Jan 19, 2016 04:00 AM EST
WhatsApp chat messaging service will be cancelling its subscription fee and will explore other ways to regain its lost revenue instead, according to its Chief Executive Jan Koum on Monday. The waiving of fees will take effect over the next few weeks.
WhatsApp usually charge its users an annual fee of $1 after their first year. But during the Digital Life Design conference in Munich, Germany, its co-founder announced that the company decided to remove the fee because it is impractical. Moreover, instead of flooding the app with annoying promotions, spam chats and third-party ads, the company promises it will seek other ways to connect with customers through the app.
In a statement posted on WhatsApp blog, it stated that it found that the system is not convenient for everyone, noting that a number of its users do not have debit or credit cards to pay for the fee. It will also keep subscribers from worrying that they might get disconnected with their friends and family after the first year.
Furthermore, the company stated that beginning this year, they will start testing tools to allow WhatsApp to communicate with organizations and businesses. For instance, contacting a user's respective bank for some possible fraudulent transactions or getting in touch with the airline for flight status.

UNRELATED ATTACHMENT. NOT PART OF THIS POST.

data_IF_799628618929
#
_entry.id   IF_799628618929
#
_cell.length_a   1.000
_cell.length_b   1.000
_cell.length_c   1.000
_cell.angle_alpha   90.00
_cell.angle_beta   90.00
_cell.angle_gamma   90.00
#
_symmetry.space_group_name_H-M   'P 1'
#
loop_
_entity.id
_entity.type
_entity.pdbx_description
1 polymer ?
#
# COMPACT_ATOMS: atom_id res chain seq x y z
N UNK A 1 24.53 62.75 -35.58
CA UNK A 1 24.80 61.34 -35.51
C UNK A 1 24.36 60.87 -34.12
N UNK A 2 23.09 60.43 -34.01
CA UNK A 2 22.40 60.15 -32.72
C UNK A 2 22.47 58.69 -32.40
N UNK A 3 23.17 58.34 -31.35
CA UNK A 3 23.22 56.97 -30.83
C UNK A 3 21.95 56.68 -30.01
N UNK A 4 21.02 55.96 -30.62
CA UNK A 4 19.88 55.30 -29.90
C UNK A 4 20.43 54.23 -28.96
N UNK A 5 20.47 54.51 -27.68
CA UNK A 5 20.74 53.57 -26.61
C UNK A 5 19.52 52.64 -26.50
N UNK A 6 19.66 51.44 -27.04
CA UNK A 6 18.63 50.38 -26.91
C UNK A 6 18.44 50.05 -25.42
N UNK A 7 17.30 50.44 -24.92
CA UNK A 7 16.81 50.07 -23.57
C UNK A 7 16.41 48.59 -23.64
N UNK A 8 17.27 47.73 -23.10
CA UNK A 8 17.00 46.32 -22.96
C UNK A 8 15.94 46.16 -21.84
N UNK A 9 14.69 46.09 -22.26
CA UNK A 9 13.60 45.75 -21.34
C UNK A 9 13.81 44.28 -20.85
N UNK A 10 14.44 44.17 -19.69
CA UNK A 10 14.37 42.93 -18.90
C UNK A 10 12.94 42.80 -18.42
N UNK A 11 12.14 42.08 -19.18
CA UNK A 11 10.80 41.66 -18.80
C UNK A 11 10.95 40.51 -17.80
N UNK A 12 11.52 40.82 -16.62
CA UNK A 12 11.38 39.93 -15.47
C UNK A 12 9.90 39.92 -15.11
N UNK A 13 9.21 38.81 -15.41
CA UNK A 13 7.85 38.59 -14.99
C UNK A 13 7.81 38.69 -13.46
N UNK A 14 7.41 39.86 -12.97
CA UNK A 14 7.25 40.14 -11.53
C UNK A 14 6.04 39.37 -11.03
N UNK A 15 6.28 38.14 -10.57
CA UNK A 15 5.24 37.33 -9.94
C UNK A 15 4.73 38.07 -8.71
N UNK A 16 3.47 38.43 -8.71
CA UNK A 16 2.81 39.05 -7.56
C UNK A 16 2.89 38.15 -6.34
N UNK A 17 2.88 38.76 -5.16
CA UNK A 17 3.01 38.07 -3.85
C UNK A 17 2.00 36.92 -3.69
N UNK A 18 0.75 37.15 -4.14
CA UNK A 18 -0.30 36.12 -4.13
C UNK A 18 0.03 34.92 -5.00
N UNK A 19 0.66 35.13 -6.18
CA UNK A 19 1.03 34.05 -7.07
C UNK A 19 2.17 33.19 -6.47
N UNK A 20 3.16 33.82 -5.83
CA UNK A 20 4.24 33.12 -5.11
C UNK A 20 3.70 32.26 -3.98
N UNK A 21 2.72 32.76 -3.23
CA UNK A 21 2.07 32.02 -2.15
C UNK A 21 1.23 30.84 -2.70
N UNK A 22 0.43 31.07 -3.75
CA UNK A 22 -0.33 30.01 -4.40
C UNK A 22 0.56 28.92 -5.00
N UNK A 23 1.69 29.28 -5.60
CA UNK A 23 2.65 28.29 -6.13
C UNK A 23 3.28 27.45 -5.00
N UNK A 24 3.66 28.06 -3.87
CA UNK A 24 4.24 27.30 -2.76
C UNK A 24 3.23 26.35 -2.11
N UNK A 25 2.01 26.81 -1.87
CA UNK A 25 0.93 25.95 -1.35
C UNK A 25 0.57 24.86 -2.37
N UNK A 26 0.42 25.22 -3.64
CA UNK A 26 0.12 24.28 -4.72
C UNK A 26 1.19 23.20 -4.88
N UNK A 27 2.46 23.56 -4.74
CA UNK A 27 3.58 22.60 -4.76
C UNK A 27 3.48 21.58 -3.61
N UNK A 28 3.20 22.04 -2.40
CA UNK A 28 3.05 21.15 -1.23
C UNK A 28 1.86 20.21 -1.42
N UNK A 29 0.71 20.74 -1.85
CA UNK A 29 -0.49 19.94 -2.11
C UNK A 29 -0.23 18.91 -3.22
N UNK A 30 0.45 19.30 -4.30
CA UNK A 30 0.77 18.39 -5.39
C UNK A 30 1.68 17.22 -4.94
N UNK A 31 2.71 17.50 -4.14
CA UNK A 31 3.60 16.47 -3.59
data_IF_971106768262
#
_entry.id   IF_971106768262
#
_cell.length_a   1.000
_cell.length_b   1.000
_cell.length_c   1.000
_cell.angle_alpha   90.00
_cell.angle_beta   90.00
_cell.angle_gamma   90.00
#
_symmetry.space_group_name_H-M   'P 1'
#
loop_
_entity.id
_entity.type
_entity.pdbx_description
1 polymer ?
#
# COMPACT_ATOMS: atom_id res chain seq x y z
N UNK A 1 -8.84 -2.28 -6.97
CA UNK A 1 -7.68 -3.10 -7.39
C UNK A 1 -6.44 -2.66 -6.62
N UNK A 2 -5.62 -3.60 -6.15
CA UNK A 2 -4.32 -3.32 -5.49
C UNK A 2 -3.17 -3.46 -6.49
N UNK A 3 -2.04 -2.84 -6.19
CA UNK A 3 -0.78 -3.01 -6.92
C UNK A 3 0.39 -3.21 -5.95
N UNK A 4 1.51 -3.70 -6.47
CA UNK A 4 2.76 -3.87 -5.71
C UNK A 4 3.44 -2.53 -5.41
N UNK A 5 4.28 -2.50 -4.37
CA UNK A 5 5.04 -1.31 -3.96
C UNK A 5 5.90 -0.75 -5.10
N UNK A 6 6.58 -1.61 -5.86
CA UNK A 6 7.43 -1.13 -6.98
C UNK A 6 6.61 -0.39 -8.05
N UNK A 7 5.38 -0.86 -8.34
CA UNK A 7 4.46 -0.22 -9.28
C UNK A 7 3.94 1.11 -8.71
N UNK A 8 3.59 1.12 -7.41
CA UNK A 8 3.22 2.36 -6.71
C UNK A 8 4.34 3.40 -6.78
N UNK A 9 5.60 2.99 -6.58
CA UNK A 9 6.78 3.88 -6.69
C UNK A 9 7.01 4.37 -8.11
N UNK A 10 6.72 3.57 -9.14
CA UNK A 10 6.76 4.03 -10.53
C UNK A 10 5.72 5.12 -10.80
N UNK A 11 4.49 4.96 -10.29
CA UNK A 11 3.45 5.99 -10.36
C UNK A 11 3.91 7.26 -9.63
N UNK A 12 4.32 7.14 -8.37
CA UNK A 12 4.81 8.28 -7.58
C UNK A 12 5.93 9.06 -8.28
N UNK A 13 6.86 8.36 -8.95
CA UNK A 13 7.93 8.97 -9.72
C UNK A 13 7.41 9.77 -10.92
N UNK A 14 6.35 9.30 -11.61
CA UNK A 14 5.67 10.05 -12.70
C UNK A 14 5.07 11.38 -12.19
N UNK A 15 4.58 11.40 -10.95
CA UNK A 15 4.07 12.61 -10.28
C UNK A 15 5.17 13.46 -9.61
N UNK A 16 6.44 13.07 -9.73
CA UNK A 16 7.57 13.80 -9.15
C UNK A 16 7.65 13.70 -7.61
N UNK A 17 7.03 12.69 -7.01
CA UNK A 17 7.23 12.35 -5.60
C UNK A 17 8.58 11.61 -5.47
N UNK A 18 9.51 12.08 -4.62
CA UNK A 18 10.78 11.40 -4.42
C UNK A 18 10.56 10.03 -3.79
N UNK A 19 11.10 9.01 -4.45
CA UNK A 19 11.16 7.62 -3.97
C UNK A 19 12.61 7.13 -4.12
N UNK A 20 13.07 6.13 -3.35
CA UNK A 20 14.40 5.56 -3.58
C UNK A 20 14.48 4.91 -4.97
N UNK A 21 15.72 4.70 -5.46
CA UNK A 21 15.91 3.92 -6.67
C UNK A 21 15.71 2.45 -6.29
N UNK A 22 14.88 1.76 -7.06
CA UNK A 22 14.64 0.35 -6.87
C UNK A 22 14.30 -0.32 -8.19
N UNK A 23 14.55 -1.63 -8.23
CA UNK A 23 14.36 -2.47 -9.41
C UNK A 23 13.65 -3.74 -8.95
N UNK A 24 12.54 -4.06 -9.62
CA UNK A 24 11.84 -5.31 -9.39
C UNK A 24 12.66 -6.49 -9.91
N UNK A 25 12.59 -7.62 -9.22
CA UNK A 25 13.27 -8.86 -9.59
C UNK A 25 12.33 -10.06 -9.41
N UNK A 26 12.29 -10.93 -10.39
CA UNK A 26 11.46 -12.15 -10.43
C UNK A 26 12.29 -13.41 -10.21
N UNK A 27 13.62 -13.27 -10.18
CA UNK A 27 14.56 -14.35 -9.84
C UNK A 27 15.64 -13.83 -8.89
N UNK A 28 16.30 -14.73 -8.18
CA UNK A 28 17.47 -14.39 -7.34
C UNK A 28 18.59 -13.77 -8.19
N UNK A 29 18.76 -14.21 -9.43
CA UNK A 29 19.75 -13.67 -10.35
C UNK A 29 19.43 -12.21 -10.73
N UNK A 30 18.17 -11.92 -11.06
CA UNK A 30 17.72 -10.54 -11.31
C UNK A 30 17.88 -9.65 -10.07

So far, WhatsApp is reportedly coming to terms with 10 to 30 companies, and possible establishments that will join the app include Bank of America and American Airlines. The company believes that putting together these commercial services or the so-called commercial-participation model will make WhatsApp the one-stop communication spot for its 900 million users.
Meanwhile, Koum claimed that these new platforms still needs to undergo testing before being fully implemented. After it has been acquired by Facebook, the company said that they are now focused on improving and enhancing the product rather than making sure it profits.
Instead of worrying about revenues, its aim is now focused on ensuring that the app remains useful to people.